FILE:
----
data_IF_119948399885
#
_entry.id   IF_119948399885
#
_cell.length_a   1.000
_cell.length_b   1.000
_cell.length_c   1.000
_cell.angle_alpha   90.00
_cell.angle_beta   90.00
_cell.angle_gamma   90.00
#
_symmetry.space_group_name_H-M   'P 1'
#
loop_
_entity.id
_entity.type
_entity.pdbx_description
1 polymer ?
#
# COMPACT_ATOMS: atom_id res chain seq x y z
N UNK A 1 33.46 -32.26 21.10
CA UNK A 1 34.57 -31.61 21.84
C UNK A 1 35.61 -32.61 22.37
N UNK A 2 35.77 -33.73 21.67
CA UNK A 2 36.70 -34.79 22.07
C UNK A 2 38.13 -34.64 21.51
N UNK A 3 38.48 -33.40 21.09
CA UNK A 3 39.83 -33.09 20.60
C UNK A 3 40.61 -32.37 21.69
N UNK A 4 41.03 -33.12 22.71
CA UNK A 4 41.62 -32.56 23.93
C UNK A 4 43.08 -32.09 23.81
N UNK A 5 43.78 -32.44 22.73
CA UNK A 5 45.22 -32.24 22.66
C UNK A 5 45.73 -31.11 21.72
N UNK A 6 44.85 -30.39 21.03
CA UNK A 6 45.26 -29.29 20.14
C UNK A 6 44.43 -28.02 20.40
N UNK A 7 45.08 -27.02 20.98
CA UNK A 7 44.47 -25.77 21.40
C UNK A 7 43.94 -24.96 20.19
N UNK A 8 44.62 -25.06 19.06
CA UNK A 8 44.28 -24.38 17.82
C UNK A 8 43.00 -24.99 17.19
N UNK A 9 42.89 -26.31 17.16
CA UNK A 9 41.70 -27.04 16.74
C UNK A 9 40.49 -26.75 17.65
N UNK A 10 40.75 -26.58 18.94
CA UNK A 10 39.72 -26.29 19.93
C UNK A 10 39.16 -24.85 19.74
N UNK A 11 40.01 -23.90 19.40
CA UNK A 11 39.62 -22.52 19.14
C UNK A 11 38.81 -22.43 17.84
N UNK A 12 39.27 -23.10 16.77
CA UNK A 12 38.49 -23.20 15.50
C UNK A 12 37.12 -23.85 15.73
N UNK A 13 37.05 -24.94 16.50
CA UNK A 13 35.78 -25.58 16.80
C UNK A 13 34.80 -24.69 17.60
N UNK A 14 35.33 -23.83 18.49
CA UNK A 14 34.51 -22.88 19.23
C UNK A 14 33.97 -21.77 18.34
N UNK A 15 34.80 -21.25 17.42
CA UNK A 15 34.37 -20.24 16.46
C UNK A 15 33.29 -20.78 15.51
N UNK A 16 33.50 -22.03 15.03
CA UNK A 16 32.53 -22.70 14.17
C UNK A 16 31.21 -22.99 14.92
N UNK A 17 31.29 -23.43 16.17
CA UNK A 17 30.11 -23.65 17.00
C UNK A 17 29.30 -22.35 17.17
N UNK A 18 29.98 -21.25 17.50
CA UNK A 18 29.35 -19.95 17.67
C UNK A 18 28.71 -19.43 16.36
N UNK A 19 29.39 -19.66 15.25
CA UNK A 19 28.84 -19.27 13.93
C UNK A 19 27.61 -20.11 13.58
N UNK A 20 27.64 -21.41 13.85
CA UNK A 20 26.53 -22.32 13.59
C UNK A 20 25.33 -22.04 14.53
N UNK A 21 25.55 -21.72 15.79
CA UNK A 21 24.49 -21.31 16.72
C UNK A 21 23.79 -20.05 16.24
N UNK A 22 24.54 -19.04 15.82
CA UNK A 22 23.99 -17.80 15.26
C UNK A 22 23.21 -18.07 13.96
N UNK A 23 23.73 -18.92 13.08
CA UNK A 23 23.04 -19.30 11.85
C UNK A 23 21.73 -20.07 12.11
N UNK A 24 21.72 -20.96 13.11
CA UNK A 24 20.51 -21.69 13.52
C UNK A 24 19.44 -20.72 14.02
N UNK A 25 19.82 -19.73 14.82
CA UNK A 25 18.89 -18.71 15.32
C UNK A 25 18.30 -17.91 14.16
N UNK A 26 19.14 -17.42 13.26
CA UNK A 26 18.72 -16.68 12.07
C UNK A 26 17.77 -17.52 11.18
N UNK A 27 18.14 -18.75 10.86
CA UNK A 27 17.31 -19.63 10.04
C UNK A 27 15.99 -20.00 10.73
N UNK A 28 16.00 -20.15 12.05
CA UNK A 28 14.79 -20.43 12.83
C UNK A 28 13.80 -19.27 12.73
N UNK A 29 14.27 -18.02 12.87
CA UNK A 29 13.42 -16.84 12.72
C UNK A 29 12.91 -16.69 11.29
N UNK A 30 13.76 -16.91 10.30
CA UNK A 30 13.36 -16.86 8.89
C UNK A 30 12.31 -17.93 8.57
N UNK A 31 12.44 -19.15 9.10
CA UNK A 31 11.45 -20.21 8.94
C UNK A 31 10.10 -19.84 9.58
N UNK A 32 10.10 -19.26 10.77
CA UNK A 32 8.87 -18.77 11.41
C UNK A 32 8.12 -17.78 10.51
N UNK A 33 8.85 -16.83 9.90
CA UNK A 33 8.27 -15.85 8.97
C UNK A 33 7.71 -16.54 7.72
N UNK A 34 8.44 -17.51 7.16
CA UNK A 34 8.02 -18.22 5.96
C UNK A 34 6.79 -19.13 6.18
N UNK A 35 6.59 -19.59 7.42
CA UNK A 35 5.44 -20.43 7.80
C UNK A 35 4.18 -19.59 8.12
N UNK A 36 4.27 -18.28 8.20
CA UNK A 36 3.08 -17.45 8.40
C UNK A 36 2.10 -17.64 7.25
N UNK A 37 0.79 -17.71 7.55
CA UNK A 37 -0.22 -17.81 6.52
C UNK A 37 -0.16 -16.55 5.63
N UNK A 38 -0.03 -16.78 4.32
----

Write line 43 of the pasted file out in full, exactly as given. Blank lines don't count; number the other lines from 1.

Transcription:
CA UNK A 8 44.28 -24.38 17.82